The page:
An Adaptive Localized Scheme for Energy-Efficient Broadcasting in Ad Hoc Networks with Directional Antennas [chapter]

Julien Cartigny, David Simplot-Ryl, Ivan Stojmenović
<span title="">2004</span> <i title="Springer Berlin Heidelberg"> <a target="_blank" rel="noopener" href="https://fatcat.wiki/container/2w3awgokqne6te4nvlofavy5a4" style="color: black;">Lecture Notes in Computer Science</a> </i> &nbsp;
Several solutions for energy-efficient broadcasting, mostly centralized, have been proposed with directional antennas. However, such globalized protocols are not suitable for ad hoc networks, because each node needs a full knowledge of the topology. Recently, a localized algorithm, called DRBOP, using one-to-one communication model has been proposed. It uses RNG graphs, which can be locally computed by each node. However, for energy consumption reasons, it can be useful to reach more than one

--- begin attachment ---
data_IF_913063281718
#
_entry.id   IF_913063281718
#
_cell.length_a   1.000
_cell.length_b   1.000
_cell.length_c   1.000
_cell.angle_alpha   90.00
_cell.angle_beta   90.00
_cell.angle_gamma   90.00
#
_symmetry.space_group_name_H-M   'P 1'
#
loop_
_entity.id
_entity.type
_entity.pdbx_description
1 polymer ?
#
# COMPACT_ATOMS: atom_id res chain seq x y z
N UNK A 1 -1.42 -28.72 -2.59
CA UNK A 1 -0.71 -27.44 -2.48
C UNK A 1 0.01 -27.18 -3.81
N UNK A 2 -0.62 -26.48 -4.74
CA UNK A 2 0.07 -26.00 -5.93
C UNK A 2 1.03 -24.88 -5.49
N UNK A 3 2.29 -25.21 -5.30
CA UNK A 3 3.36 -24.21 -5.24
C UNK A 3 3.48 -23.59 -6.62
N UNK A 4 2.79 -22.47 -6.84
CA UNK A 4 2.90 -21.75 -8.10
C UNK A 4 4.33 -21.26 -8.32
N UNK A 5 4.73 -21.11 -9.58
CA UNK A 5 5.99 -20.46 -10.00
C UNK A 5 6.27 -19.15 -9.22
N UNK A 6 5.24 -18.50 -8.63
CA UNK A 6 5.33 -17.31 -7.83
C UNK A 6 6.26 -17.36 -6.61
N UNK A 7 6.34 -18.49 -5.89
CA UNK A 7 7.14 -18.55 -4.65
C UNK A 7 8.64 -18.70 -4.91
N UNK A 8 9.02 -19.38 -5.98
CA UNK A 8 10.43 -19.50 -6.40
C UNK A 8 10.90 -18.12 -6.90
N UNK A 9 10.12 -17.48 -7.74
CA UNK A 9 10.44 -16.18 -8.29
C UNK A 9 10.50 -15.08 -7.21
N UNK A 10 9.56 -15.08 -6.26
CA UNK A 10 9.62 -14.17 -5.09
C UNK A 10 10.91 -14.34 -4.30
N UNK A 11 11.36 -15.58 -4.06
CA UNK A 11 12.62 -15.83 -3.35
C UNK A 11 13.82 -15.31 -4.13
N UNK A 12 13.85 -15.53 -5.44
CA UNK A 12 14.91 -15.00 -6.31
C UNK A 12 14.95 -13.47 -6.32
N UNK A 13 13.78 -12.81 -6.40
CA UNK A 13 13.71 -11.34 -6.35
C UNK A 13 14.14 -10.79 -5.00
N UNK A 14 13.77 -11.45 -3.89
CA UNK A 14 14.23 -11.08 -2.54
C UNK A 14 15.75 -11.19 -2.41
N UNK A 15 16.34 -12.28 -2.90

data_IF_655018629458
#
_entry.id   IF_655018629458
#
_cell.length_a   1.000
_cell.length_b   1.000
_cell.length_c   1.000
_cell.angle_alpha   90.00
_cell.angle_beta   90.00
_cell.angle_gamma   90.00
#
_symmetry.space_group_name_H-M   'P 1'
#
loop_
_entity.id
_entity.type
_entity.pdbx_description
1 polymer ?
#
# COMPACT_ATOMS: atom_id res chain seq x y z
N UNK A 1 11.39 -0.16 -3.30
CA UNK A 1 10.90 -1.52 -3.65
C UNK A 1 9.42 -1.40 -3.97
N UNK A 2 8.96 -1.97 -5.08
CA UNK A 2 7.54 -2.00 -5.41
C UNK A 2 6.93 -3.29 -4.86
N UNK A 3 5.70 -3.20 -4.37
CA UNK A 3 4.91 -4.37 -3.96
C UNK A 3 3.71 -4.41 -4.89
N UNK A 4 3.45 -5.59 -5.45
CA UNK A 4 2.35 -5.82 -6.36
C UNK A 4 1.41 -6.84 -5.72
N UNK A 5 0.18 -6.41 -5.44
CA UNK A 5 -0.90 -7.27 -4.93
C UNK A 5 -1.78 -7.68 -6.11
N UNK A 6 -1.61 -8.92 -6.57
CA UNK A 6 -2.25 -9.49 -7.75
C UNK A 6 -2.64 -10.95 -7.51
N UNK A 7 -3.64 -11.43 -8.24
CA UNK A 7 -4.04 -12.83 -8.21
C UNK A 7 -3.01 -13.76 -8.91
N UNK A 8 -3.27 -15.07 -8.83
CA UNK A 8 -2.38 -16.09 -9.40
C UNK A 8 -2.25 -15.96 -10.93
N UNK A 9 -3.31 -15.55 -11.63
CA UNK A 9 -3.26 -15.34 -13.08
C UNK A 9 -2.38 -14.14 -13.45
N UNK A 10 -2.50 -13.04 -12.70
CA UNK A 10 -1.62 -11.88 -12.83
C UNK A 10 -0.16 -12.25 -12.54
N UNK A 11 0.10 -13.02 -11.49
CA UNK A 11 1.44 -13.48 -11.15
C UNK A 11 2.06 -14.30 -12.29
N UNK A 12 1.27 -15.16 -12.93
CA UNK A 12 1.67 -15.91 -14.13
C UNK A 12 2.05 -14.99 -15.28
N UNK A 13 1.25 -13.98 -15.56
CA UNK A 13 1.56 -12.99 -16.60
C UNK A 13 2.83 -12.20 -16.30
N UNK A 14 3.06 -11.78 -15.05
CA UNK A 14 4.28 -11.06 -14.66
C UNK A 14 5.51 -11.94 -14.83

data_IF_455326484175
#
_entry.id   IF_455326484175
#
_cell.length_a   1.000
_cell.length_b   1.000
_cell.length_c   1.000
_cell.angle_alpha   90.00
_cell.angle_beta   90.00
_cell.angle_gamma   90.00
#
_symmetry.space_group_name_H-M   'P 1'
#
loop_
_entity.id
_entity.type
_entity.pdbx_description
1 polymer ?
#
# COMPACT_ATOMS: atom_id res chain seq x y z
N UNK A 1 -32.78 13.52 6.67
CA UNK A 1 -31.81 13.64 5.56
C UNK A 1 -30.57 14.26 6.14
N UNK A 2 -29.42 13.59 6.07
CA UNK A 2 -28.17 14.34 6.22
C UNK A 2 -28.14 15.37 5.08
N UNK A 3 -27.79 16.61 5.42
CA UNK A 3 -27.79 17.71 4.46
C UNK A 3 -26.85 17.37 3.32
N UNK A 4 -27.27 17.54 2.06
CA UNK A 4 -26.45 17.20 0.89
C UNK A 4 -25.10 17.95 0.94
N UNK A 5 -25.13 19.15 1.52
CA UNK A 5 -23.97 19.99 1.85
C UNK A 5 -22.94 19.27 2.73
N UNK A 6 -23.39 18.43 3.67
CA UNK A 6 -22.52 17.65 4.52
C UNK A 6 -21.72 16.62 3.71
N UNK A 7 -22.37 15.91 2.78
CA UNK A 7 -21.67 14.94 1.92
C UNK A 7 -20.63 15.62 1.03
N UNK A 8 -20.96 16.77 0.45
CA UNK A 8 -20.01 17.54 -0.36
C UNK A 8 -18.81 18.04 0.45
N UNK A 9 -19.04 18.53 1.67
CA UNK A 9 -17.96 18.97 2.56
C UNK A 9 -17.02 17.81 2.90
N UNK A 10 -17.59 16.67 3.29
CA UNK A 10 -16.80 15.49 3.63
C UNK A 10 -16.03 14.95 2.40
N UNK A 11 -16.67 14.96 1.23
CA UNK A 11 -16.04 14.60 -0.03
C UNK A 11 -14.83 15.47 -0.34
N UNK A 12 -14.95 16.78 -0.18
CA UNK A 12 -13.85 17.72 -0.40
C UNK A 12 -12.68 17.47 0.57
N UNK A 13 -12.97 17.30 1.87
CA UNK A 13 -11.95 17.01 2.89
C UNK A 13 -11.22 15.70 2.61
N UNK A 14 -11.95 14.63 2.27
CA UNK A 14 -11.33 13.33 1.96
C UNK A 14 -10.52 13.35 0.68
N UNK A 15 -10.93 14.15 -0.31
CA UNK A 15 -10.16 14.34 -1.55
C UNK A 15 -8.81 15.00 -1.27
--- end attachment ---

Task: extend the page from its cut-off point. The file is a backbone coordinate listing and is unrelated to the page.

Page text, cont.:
more &raquo; ... ighbor at a time. In this paper, we propose an efficient protocol which uses both one-to-one and one-to-many communication models. First, we present a variant of DRBOP efficient for sparse networks, based on LMST graph which is a local adaptation of minimal spanning tree. Then, a one-to-many protocol efficient for dense networks is proposed. From these two algorithms we derive an adaptive protocol which is shown to be efficient for both sparse and dense networks. node can target a subset of its neighborhood with one transmission by choosing direction and width of the beam, using directional antennas. The one-to-one model is a particular case of the previous one, where nodes use a constant narrow beam to transmit toward a particular neighboring node. Since the communication area is a narrow beam with a small angle, the directional antennas provide more energy saving and interference reduction. Several solutions have been proposed [2], [3] for energy-efficient broadcasting with directional antennas. However, they are globalized, meaning either a centralized entity has to gather knowledge of the full topology and diffuse information to organize the network, or each node has to know the total topology of the network to locally compute the broadcast spanning tree. This approach is not efficient in ad hoc networks, because of a high communication overhead. We are interested in localized protocols, which require only information about the neighborhood. Furthermore, we are looking to use directional antennas for the one-to-one and one-to-many models. The problem of finding a broadcast spanning tree with minimal power, and the problem of broadcasting a message with a minimal number of retransmissions are well-known to be both NP-complete [4]. Consequently, several heuristics have been proposed. For instance, MST (Minimum Spanning Tree) [1] is a globalized algorithm which builds the spanning tree by choosing shortest links between nodes. The BIP (Broadcast Incremental Power) algorithm [1] (and the directional version DBIP [3]), proposed by Wieselthier et al. is a globalized greedy algorithm inspired by Prim's algorithm, known to be the most efficient existing broadcast protocol. Some localized solutions also exist. For instance, RBOP (RNG Broadcast Oriented Protocol) [5] (and the directional version DRBOP [6]) is a localized energy-efficient broadcast protocol, which only requires local information to construct a RNG subgraph (Relative Neighborhood Graph) [7] while keeping the network connected. Another recent solution is BLMST, (Broadcast with Local Minimum Spanning Tree) [8] (and a similar independently proposed solution in [9]) is a localized energy-efficient broadcast algorithm for omnidirectional antennas. It is based on LMST (Local Minimum Spanning Tree) [10], a MST algorithm applied on the local neighborhood. In this paper, we propose DLBOP (Directed LMST Broadcast Oriented Protocol), an algorithm based on LMST and using directional antennas. This protocol is a straightforward variation of DRBOP [6] . A second algorithm, called OM-DLBOP (One-to-Many Directed LMST Broadcast Oriented Protocol), is used instead of DLBOP when energy cost of one-to-one transmissions is too high (i.e. when network is dense). These two algorithms are combined in a hybrid protocol, called A-DLBOP (Adaptive Directed LMST Broadcast Oriented Protocol), which adaptively decides which communication model to use among one-to-one and one-to-many models. This protocol is energy-efficient and applied on general energy model (proposed in [6]) to optimize the energy consumption. Each node requires only the knowledge of neighbor positions. This information can be measured by using signal strength or time delay combined with direction evaluation by smart antennas. The position of each node can be also extracted with positioning system (like GPS).
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